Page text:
Issues Surrounding the National Emblem
- The National Emblem which has come up over the new Parliament house has become a matter of conflict, many have opposed it claiming that there is deviation from the original emblem.
- The national emblem which consists of the Four Asiatic lions and with three visible to the viewer depicts courage, power and pride.
- It is known that the National Emblem the National Emblem is inspired from the Sarnath Lion Capital of the Mauryan emperor Asoka.
- This was built in 250 BC to commemorate the first sermon of Gautama Buddha.
- It is known from history that Buddha revealed the four Noble Truths of life in this first sermon at Sarnath.
- This seven-foot structure is made of polished sand stone.
- It is mounted on a circular abacus which has tiny sculptures in it including a horse a lion, a bull and an elephant which are moving in a clockwise direction.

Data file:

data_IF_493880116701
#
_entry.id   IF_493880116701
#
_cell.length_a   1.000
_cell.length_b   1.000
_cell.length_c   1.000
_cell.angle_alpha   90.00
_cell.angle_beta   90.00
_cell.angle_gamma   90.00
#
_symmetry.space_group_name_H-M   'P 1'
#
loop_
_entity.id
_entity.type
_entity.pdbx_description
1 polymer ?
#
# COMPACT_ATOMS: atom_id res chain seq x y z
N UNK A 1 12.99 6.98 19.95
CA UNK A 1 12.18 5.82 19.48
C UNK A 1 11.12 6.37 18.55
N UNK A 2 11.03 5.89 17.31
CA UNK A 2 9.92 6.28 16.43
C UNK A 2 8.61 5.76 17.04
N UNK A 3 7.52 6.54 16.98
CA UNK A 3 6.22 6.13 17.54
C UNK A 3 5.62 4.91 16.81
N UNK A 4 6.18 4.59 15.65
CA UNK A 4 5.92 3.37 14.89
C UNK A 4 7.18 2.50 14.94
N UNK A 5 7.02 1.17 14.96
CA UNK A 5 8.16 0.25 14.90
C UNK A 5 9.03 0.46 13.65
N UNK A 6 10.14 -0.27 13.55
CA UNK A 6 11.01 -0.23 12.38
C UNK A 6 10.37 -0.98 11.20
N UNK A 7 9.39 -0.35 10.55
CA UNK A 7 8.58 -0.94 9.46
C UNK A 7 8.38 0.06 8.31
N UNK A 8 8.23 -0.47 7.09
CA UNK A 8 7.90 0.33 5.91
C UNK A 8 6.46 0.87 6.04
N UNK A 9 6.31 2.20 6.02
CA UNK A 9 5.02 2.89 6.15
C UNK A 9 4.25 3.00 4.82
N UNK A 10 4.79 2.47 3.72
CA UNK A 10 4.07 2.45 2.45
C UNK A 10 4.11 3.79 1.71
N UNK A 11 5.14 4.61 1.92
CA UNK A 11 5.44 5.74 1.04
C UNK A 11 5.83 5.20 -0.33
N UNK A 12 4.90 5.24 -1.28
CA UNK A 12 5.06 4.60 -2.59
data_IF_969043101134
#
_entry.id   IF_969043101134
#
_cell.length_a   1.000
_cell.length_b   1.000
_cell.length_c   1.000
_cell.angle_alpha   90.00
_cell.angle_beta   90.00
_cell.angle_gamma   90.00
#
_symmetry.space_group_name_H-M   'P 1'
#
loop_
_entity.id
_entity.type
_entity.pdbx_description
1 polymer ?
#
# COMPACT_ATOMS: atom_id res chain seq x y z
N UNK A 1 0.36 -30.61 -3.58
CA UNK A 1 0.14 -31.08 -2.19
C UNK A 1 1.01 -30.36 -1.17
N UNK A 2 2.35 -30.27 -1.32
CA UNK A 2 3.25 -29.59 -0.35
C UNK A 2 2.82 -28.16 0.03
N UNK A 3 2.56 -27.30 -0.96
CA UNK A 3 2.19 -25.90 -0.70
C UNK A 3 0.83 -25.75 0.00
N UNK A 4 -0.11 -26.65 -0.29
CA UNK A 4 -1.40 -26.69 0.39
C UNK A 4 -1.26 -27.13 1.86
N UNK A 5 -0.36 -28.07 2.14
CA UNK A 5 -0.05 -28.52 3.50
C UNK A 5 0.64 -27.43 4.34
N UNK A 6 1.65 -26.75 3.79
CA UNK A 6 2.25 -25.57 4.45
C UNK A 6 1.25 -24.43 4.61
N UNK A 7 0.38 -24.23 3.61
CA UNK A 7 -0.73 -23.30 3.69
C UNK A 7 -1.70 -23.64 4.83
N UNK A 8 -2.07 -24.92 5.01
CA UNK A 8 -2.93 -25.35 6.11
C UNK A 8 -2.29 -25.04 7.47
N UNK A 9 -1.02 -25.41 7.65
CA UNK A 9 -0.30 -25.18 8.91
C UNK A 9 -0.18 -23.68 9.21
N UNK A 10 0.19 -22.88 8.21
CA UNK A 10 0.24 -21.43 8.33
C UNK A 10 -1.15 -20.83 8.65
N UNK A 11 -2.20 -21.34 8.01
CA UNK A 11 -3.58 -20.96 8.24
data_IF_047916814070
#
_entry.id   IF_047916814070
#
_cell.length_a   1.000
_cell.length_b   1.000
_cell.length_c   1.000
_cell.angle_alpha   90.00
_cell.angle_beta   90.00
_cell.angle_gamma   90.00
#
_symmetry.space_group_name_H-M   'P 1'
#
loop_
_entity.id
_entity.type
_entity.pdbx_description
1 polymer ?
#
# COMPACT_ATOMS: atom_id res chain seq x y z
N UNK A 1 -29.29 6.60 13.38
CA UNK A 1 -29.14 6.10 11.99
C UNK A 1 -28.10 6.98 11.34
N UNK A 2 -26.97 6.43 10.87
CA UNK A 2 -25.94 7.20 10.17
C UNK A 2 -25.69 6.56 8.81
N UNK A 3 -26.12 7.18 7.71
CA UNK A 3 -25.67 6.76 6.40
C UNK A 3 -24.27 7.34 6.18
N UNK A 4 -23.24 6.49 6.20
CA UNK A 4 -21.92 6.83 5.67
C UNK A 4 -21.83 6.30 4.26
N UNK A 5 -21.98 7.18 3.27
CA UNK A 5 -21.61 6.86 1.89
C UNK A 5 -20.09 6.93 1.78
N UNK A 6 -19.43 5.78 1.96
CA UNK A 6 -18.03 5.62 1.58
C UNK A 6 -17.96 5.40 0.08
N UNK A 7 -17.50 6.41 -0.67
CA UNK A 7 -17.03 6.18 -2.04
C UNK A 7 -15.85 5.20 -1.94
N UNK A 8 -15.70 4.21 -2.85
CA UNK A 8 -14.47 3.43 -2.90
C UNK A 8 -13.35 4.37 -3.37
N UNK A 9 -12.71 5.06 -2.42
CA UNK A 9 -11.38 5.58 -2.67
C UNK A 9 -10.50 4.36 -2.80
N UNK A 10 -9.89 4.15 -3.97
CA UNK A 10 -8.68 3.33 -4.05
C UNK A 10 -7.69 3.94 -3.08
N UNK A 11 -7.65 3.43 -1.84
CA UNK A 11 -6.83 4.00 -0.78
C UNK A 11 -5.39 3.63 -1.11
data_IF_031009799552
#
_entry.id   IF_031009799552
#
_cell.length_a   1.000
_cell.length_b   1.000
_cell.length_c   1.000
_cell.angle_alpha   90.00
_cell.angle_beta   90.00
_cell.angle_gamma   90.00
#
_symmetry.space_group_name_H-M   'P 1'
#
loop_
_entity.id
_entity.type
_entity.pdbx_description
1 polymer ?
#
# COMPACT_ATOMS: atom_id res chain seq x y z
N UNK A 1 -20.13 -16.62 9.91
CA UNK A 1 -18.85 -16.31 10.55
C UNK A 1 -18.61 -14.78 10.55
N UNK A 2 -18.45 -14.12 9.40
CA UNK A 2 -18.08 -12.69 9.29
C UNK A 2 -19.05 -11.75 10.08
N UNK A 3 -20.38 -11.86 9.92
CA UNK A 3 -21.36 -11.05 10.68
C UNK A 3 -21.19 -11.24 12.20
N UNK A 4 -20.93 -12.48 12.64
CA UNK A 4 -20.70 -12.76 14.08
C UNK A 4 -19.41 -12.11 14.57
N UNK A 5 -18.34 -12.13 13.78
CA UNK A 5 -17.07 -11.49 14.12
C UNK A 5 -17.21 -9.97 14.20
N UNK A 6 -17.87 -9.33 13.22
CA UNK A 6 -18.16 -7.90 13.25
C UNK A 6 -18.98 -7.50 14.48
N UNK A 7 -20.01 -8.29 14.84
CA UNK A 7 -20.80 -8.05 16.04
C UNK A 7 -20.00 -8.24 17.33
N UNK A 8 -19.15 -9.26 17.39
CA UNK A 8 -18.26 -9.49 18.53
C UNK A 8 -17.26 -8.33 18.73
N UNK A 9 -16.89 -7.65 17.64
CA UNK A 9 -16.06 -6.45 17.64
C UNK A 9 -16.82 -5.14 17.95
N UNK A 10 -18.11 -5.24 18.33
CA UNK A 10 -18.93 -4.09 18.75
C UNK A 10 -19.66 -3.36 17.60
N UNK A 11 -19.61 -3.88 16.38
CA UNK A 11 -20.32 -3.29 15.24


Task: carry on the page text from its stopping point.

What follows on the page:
- These animal figures are separated by a wheel, which is believed to be the dharmachakra of Buddhism.
- This abacus was mounted on an inverted lotus which is a symbol of Buddhism.
Reason behind its adoption:
- The Constituent Assembly deliberately chose the Sarnath Lion Capital as the National Emblem because it epitomizes power, courage and confidence of a just born free nation.
- The quote – “Satyameva Jayate” (Truth alone triumphs) is chosen from the Mundaka Upanishad.
- The persons who created this were the students of the well known artist Nandlal Bose, among them were Jagdish Mittal, Kripal Singh Shekhawat, Gauri Bhanja and Dinanath Bhargava.
Source The Hindu
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